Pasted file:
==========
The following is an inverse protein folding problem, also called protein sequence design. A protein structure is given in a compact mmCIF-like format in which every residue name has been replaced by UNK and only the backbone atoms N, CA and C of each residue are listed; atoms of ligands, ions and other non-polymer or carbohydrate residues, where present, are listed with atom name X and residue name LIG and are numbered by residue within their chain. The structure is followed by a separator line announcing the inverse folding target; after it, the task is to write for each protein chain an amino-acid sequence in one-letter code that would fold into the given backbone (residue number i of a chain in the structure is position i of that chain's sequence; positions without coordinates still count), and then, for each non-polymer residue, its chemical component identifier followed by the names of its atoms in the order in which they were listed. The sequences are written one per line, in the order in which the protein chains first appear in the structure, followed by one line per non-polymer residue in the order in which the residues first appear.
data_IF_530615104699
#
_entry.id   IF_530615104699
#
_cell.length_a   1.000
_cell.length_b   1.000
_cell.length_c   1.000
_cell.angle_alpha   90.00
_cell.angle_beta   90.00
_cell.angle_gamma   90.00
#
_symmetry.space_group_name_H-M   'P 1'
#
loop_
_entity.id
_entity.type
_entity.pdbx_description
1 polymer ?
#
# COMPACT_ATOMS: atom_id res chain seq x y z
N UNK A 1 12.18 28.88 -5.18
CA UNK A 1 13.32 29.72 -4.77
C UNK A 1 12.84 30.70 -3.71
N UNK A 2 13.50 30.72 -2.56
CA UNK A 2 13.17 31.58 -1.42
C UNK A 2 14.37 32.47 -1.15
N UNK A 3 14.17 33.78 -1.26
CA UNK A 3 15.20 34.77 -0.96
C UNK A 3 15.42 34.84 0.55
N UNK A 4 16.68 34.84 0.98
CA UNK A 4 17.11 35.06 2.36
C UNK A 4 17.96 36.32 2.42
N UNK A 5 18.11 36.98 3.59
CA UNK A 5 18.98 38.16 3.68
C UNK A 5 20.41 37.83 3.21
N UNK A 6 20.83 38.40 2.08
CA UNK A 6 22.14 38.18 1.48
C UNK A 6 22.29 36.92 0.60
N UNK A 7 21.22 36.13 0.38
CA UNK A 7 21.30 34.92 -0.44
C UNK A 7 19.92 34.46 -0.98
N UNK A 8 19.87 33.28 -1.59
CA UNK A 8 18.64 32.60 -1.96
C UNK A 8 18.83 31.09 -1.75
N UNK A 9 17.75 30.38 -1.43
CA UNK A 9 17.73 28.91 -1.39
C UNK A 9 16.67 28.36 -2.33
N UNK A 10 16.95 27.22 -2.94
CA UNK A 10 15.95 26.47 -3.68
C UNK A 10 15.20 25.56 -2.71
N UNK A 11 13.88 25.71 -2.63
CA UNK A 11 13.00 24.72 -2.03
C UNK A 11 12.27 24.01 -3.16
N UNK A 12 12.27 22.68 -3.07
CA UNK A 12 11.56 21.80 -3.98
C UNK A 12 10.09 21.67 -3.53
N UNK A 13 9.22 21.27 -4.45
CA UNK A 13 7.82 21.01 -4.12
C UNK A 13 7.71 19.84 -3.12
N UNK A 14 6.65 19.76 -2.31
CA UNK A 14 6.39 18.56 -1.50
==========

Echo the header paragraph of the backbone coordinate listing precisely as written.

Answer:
The following is an inverse protein folding problem, also called protein sequence design. A protein structure is given in a compact mmCIF-like format in which every residue name has been replaced by UNK and only the backbone atoms N, CA and C of each residue are listed; atoms of ligands, ions and other non-polymer or carbohydrate residues, where present, are listed with atom name X and residue name LIG and are numbered by residue within their chain. The structure is followed by a separator line announcing the inverse folding target; after it, the task is to write for each protein chain an amino-acid sequence in one-letter code that would fold into the given backbone (residue number i of a chain in the structure is position i of that chain's sequence; positions without coordinates still count), and then, for each non-polymer residue, its chemical component identifier followed by the names of its atoms in the order in which they were listed. The sequences are written one per line, in the order in which the protein chains first appear in the structure, followed by one line per non-polymer residue in the order in which the residues first appear.